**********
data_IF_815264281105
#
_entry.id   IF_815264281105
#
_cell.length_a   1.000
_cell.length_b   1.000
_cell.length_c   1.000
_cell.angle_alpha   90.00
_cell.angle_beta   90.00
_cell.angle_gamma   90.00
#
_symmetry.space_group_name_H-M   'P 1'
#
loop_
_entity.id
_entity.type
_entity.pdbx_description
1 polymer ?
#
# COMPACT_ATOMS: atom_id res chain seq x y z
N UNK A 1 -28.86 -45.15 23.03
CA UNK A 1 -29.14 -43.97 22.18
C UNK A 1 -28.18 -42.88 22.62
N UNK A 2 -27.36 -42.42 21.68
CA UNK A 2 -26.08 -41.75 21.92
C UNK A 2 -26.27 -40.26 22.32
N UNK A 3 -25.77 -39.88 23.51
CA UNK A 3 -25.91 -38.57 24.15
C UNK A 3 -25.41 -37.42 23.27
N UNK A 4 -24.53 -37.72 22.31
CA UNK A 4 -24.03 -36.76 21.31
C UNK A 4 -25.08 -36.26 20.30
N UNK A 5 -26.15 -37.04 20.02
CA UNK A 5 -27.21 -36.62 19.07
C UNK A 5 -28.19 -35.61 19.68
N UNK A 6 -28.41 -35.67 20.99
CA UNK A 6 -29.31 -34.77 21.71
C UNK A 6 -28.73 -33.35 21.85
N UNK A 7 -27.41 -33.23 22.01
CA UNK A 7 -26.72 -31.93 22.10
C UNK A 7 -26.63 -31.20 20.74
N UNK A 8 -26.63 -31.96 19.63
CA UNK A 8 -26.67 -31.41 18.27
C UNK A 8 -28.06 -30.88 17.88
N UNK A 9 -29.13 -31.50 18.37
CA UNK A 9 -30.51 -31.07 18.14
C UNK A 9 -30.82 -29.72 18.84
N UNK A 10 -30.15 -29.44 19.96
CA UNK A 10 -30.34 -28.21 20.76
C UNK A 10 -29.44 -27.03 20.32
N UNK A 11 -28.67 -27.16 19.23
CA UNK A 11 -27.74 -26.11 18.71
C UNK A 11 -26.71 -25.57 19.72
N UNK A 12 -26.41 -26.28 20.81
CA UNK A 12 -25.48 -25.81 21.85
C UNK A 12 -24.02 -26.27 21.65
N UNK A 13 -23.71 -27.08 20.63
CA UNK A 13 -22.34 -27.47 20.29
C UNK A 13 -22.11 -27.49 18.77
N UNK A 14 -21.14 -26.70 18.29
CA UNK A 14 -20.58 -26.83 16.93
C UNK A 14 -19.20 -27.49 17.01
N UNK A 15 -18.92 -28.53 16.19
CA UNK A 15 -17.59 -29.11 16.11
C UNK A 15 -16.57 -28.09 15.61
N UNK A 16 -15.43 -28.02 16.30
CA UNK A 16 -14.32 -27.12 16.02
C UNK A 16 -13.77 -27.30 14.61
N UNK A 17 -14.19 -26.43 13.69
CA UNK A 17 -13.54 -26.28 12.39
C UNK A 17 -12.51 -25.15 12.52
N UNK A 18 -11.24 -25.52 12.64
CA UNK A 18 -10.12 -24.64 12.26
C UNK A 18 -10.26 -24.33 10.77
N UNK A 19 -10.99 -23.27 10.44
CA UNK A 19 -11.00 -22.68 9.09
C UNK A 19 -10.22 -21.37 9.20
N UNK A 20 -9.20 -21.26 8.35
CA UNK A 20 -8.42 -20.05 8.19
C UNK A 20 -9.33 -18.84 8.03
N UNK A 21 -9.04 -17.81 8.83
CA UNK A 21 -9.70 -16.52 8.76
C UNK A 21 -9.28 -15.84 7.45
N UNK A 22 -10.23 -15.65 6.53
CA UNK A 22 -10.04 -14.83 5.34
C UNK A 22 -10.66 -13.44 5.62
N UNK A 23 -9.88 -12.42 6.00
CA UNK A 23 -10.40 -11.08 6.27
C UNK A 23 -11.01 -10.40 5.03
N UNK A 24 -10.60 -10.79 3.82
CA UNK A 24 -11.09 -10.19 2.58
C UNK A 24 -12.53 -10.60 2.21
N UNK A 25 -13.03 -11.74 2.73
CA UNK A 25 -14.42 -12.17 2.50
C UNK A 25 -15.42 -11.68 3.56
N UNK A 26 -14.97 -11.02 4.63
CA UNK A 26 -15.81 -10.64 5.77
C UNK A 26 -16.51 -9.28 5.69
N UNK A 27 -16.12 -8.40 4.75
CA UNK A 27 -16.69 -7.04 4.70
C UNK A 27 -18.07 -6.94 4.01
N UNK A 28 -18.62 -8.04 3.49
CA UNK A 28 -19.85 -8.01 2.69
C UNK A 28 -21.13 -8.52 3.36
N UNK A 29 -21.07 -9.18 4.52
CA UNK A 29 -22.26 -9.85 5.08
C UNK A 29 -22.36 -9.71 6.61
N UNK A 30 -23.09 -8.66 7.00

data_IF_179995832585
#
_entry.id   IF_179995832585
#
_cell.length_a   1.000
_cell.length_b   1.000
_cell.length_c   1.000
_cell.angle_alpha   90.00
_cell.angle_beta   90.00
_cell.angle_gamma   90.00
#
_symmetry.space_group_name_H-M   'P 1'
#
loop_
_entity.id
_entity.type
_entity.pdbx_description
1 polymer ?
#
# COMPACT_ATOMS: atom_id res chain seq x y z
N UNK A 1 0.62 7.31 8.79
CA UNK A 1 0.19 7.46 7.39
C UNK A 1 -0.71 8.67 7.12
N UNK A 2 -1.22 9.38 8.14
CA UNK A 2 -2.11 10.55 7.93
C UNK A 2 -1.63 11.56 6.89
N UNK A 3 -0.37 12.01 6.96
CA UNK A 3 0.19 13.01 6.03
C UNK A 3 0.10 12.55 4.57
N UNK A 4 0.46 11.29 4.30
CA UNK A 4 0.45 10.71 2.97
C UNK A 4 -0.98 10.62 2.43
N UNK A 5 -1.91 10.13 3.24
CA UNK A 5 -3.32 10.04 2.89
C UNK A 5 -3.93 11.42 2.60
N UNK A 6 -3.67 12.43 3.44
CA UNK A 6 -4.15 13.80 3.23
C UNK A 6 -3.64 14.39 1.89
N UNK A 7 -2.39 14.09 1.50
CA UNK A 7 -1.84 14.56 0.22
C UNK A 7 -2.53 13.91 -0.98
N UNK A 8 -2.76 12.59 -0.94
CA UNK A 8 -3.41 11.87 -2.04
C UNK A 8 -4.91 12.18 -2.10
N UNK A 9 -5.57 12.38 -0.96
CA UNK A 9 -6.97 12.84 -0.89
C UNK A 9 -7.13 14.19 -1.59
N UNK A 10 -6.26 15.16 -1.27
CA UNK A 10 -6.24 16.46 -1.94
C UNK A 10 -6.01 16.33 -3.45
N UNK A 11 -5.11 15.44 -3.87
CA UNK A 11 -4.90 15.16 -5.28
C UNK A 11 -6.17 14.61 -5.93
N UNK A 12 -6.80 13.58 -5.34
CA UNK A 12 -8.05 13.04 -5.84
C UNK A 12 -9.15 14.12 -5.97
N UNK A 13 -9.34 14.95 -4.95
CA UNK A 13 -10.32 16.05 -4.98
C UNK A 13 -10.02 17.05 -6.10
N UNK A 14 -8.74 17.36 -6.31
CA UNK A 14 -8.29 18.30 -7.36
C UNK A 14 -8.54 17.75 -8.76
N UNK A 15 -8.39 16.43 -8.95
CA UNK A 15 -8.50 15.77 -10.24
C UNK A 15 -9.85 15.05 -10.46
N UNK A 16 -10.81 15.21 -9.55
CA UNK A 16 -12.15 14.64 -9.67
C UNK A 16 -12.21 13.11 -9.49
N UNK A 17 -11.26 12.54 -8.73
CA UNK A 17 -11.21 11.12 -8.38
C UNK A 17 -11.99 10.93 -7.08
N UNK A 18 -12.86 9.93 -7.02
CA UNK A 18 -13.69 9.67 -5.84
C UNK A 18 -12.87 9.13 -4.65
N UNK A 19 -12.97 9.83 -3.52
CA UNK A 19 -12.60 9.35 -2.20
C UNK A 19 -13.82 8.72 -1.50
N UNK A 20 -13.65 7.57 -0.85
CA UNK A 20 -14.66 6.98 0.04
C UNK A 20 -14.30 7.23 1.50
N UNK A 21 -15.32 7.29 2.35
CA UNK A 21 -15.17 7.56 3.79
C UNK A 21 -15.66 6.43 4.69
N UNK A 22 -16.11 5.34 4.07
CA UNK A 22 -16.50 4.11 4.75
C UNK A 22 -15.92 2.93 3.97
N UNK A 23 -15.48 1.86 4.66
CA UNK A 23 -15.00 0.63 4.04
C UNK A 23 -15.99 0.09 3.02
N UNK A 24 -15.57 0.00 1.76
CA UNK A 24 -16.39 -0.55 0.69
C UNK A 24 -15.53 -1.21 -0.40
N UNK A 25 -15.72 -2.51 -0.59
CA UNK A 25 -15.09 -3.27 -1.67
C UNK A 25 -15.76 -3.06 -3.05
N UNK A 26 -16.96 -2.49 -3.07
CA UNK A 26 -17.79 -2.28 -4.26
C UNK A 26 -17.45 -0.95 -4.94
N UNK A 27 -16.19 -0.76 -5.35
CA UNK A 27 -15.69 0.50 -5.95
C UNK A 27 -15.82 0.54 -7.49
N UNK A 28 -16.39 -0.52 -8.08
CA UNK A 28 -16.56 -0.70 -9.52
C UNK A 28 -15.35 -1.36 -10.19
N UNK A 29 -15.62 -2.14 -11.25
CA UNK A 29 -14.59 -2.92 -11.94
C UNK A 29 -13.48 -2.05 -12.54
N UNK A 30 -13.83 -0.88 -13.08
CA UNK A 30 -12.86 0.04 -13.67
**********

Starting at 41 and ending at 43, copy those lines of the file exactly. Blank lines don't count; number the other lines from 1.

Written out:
C UNK A 7 -26.63 -31.20 20.74
N UNK A 8 -26.63 -31.96 19.63
CA UNK A 8 -26.67 -31.41 18.27